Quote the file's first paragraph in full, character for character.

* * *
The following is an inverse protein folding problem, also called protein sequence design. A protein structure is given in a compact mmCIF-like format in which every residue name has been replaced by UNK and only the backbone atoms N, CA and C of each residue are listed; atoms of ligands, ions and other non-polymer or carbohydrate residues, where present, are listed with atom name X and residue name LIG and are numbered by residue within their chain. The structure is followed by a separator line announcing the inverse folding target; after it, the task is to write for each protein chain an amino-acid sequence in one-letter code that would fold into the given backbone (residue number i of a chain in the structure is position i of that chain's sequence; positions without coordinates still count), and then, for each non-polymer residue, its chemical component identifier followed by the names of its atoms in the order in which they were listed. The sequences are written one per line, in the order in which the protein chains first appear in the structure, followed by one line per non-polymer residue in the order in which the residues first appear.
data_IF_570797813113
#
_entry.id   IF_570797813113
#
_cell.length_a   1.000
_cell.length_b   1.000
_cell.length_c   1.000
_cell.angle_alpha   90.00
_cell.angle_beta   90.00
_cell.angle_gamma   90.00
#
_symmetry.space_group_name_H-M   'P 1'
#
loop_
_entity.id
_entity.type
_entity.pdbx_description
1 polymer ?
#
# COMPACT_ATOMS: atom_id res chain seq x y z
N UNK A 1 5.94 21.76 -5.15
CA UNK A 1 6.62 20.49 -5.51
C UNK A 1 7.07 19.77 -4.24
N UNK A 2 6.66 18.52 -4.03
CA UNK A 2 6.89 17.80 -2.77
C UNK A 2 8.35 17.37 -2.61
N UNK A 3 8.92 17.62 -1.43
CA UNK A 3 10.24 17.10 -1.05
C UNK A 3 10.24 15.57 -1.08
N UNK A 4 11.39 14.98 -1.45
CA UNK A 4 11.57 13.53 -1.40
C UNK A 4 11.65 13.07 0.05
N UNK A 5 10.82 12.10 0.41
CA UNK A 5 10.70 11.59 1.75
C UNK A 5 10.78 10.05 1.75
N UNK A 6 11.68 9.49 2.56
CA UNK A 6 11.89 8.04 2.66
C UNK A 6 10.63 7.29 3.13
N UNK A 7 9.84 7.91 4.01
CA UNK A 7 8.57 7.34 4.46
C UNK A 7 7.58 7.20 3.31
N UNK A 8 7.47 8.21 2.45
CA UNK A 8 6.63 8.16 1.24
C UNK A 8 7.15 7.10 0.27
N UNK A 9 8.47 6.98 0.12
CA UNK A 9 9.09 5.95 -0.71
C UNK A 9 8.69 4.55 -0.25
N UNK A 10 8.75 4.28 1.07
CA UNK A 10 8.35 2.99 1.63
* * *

The following is an inverse protein folding problem, also called protein sequence design. A protein structure is given in a compact mmCIF-like format in which every residue name has been replaced by UNK and only the backbone atoms N, CA and C of each residue are listed; atoms of ligands, ions and other non-polymer or carbohydrate residues, where present, are listed with atom name X and residue name LIG and are numbered by residue within their chain. The structure is followed by a separator line announcing the inverse folding target; after it, the task is to write for each protein chain an amino-acid sequence in one-letter code that would fold into the given backbone (residue number i of a chain in the structure is position i of that chain's sequence; positions without coordinates still count), and then, for each non-polymer residue, its chemical component identifier followed by the names of its atoms in the order in which they were listed. The sequences are written one per line, in the order in which the protein chains first appear in the structure, followed by one line per non-polymer residue in the order in which the residues first appear.